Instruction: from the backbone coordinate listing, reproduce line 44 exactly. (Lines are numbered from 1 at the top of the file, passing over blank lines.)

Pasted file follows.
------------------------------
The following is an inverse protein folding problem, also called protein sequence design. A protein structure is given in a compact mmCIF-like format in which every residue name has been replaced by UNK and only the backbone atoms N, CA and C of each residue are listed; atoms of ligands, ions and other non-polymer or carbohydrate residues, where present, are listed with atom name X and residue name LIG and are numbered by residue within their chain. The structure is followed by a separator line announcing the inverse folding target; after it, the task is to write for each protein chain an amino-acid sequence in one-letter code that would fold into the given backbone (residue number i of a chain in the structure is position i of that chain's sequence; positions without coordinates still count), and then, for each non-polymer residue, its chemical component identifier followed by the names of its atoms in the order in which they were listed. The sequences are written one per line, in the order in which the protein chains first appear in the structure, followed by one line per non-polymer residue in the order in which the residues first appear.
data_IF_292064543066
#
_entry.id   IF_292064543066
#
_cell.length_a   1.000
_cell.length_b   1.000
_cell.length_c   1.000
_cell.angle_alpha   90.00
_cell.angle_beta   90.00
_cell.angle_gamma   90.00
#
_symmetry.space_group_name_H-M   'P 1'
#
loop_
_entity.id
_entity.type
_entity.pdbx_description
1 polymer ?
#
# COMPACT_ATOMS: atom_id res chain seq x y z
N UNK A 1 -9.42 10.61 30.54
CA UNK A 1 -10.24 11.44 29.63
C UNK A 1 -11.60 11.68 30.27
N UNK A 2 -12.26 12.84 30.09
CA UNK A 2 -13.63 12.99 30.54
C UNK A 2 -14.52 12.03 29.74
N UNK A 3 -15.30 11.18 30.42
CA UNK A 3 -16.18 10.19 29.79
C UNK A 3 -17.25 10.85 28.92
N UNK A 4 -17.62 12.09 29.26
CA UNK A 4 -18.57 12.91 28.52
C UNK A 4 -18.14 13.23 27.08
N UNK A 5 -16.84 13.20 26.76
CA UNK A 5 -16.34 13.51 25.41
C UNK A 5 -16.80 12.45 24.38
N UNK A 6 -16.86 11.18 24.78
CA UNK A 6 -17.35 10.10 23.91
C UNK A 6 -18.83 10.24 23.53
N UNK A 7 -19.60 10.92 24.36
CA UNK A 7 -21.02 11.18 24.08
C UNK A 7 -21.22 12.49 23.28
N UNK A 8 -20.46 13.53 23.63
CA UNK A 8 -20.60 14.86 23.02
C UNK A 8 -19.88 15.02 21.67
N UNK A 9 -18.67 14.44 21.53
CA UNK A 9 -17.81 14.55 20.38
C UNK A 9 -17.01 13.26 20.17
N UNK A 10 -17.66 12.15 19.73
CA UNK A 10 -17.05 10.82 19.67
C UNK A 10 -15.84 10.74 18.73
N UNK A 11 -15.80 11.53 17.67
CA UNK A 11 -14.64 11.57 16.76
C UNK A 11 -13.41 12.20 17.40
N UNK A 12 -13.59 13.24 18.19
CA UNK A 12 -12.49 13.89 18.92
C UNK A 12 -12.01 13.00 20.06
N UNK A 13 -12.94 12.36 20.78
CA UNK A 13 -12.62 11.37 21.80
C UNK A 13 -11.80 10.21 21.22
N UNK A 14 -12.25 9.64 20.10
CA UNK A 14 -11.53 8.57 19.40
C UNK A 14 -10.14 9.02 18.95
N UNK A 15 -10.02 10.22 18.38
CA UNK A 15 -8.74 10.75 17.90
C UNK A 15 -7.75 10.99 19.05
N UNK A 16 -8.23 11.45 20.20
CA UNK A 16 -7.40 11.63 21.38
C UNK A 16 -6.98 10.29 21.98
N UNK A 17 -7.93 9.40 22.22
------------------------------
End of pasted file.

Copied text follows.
CA UNK A 8 -20.60 14.86 23.02